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Graphics Hardware

NVIDIA Predicts 570x GPU Performance Boost 295

Posted by ScuttleMonkey
from the lets-talk-about-diminishing-returns dept.
Gianna Borgnine writes "NVIDIA is predicting that GPU performance is going to increase a whopping 570-fold in the next six years. According to TG Daily, NVIDIA CEO Jen-Hsun Huang made the prediction at this year's Hot Chips symposium. Huang claimed that while the performance of GPU silicon is heading for a monumental increase in the next six years — making it 570 times faster than the products available today — CPU technology will find itself lagging behind, increasing to a mere 3 times current performance levels. 'Huang also discussed a number of "real-world" GPU applications, including energy exploration, interactive ray tracing and CGI simulations.'"
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NVIDIA Predicts 570x GPU Performance Boost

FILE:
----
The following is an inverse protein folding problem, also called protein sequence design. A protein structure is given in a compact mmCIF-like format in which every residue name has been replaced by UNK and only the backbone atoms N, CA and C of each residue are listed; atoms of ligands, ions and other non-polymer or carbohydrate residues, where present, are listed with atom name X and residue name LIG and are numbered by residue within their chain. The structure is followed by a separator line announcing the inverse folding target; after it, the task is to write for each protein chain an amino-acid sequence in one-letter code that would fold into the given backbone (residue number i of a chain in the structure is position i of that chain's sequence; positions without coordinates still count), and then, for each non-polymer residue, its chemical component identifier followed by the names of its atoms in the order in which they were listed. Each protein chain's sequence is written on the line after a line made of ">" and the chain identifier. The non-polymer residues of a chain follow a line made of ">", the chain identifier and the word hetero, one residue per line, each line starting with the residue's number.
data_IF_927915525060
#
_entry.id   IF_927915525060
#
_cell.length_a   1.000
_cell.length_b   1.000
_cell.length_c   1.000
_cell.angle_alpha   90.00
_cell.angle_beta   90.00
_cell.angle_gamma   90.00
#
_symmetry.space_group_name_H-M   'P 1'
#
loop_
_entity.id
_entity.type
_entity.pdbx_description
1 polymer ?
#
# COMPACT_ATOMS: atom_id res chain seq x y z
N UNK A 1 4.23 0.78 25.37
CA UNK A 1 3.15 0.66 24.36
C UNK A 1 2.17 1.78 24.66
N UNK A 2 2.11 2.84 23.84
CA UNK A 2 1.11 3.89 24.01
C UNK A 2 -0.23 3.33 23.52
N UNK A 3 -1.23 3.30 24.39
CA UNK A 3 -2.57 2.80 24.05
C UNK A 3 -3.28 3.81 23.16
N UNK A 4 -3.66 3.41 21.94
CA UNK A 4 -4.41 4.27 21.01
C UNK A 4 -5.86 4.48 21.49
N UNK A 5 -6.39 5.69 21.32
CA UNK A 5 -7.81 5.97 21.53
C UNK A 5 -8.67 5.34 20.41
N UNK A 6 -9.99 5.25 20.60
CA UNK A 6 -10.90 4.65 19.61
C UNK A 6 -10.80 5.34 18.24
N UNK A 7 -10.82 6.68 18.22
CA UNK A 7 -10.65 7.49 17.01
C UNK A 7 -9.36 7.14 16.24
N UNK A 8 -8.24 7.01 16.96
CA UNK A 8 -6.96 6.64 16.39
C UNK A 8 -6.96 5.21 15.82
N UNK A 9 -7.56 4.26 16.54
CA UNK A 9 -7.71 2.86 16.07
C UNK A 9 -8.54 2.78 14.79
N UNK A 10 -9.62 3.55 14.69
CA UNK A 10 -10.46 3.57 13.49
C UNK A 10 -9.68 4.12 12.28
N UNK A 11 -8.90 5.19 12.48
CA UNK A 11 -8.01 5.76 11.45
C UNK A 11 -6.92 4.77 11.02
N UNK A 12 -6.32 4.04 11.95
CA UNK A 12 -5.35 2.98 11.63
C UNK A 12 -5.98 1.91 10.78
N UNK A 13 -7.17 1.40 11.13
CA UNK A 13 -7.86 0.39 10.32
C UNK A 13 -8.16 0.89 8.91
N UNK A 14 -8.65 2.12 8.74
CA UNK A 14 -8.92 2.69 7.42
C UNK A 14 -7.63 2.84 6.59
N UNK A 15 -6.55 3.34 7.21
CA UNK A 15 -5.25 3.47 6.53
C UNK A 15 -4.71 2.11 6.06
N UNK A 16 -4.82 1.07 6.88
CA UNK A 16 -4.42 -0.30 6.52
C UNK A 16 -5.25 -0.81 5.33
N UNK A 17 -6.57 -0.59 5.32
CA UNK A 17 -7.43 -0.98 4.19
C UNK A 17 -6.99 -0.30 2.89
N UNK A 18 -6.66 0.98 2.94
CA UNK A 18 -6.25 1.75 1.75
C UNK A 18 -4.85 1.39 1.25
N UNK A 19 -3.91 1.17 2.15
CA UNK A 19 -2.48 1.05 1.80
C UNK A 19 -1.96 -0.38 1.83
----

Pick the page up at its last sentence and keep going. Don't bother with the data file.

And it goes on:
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  • But how? (Score:3, Insightful)

    by Anonymous Coward on Friday August 28, 2009 @04:24PM (#29236333)

    I read the article, but I don't see any explanation of how exactly that performance increase will come about. Nor is there any explanation of why GPUs will see the increase but CPUs will not. Anyone have a better article on the matter?

  • by TheRealMindChild (743925) on Friday August 28, 2009 @04:30PM (#29236425) Homepage Journal
    Well, it comes down to simple math. For the performance to get to 570-fold more than what it is now, in the same style package, either:
    1. The GPU has to become 570-fold more efficient
    2. The GPU has to become ~570-fold smaller so they can fit 570 of the things onto a card

    Both seem highly unlikely.

  • by eln (21727) on Friday August 28, 2009 @04:30PM (#29236429) Homepage